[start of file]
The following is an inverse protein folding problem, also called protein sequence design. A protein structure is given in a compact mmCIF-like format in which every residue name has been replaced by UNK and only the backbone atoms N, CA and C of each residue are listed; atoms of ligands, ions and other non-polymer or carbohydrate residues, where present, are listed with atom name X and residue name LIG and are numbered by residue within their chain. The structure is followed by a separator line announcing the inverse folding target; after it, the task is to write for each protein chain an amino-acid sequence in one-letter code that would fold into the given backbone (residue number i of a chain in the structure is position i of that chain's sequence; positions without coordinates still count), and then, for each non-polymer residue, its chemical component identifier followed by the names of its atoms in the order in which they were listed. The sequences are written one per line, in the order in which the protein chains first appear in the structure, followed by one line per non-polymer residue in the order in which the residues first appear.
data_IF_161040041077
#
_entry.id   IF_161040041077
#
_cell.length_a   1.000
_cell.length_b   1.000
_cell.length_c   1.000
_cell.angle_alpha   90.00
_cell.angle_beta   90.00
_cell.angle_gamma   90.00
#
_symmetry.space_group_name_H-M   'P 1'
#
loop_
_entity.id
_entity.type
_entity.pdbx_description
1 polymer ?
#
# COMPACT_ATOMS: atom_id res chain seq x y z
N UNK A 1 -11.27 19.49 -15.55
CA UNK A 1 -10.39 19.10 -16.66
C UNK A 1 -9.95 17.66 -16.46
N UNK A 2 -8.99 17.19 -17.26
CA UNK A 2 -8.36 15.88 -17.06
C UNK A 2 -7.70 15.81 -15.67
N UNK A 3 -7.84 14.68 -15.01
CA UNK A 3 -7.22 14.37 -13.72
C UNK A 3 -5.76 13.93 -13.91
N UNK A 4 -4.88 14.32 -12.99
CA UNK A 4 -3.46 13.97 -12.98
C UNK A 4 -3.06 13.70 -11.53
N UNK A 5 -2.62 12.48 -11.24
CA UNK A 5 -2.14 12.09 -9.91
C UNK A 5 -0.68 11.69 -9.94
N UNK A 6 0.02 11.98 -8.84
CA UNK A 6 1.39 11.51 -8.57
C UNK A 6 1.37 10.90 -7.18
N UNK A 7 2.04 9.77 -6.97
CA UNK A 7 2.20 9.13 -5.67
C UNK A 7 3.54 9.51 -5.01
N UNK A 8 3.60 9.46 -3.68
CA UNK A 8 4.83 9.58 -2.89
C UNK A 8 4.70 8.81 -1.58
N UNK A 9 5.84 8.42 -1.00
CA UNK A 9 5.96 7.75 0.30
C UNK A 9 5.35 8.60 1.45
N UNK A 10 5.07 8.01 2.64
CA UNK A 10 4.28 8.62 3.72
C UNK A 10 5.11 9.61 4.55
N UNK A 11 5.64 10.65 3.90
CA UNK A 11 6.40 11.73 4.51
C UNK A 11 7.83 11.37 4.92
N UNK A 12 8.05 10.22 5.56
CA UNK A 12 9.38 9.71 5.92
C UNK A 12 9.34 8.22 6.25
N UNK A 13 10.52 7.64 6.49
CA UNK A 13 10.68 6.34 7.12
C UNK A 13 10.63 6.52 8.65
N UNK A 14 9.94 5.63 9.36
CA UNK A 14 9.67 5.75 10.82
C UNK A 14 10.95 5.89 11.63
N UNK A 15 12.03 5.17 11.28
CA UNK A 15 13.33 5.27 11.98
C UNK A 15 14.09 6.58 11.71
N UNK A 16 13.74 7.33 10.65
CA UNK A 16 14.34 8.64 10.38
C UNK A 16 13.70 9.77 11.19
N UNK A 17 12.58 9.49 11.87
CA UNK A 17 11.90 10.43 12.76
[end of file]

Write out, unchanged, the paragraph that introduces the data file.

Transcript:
The following is an inverse protein folding problem, also called protein sequence design. A protein structure is given in a compact mmCIF-like format in which every residue name has been replaced by UNK and only the backbone atoms N, CA and C of each residue are listed; atoms of ligands, ions and other non-polymer or carbohydrate residues, where present, are listed with atom name X and residue name LIG and are numbered by residue within their chain. The structure is followed by a separator line announcing the inverse folding target; after it, the task is to write for each protein chain an amino-acid sequence in one-letter code that would fold into the given backbone (residue number i of a chain in the structure is position i of that chain's sequence; positions without coordinates still count), and then, for each non-polymer residue, its chemical component identifier followed by the names of its atoms in the order in which they were listed. The sequences are written one per line, in the order in which the protein chains first appear in the structure, followed by one line per non-polymer residue in the order in which the residues first appear.